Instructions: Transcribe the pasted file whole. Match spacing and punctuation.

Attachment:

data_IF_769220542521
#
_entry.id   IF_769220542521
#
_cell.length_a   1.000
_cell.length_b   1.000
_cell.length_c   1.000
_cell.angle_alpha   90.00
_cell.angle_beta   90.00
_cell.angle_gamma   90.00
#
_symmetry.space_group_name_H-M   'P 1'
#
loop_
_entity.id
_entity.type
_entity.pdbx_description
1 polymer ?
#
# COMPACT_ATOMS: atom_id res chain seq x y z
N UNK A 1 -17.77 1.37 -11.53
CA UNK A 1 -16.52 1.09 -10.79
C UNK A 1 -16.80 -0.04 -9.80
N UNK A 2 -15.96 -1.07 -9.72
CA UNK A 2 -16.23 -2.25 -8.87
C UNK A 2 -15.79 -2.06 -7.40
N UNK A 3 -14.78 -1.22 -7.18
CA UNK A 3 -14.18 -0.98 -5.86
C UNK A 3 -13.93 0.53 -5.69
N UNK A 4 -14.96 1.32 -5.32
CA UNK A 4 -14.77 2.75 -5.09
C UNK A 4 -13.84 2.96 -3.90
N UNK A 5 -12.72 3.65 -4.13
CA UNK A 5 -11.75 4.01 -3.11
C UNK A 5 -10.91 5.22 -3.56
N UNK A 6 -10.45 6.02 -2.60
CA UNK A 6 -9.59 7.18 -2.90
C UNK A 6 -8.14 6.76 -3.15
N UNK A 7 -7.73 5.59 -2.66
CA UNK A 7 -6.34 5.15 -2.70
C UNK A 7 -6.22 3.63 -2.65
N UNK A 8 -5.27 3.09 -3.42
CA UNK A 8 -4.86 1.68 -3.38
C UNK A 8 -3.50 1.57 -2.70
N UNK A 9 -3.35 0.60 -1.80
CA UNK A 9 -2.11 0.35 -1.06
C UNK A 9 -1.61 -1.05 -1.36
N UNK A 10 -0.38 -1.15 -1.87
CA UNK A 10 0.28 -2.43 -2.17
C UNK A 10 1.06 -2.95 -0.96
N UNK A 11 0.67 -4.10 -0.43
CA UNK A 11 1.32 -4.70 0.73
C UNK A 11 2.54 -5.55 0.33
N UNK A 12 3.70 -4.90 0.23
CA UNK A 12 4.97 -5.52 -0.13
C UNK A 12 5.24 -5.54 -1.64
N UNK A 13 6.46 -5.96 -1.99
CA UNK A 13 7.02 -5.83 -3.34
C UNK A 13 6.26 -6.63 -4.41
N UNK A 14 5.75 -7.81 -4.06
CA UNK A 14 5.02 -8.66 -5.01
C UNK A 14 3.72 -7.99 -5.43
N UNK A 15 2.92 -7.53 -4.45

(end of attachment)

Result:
data_IF_769220542521
#
_entry.id   IF_769220542521
#
_cell.length_a   1.000
_cell.length_b   1.000
_cell.length_c   1.000
_cell.angle_alpha   90.00
_cell.angle_beta   90.00
_cell.angle_gamma   90.00
#
_symmetry.space_group_name_H-M   'P 1'
#
loop_
_entity.id
_entity.type
_entity.pdbx_description
1 polymer ?
#
# COMPACT_ATOMS: atom_id res chain seq x y z
N UNK A 1 -17.77 1.37 -11.53
CA UNK A 1 -16.52 1.09 -10.79
C UNK A 1 -16.80 -0.04 -9.80
N UNK A 2 -15.96 -1.07 -9.72
CA UNK A 2 -16.23 -2.25 -8.87
C UNK A 2 -15.79 -2.06 -7.40
N UNK A 3 -14.78 -1.22 -7.18
CA UNK A 3 -14.18 -0.98 -5.86
C UNK A 3 -13.93 0.53 -5.69
N UNK A 4 -14.96 1.32 -5.32
CA UNK A 4 -14.77 2.75 -5.09
C UNK A 4 -13.84 2.96 -3.90
N UNK A 5 -12.72 3.65 -4.13
CA UNK A 5 -11.75 4.01 -3.11
C UNK A 5 -10.91 5.22 -3.56
N UNK A 6 -10.45 6.02 -2.60
CA UNK A 6 -9.59 7.18 -2.90
C UNK A 6 -8.14 6.76 -3.15
N UNK A 7 -7.73 5.59 -2.66
CA UNK A 7 -6.34 5.15 -2.70
C UNK A 7 -6.22 3.63 -2.65
N UNK A 8 -5.27 3.09 -3.42
CA UNK A 8 -4.86 1.68 -3.38
C UNK A 8 -3.50 1.57 -2.70
N UNK A 9 -3.35 0.60 -1.80
CA UNK A 9 -2.11 0.35 -1.06
C UNK A 9 -1.61 -1.05 -1.36
N UNK A 10 -0.38 -1.15 -1.87
CA UNK A 10 0.28 -2.43 -2.17
C UNK A 10 1.06 -2.95 -0.96
N UNK A 11 0.67 -4.10 -0.43
CA UNK A 11 1.32 -4.70 0.73
C UNK A 11 2.54 -5.55 0.33
N UNK A 12 3.70 -4.90 0.23
CA UNK A 12 4.97 -5.52 -0.13
C UNK A 12 5.24 -5.54 -1.64
N UNK A 13 6.46 -5.96 -1.99
CA UNK A 13 7.02 -5.83 -3.34
C UNK A 13 6.26 -6.63 -4.41
N UNK A 14 5.75 -7.81 -4.06
CA UNK A 14 5.02 -8.66 -5.01
C UNK A 14 3.72 -7.99 -5.43
N UNK A 15 2.92 -7.53 -4.45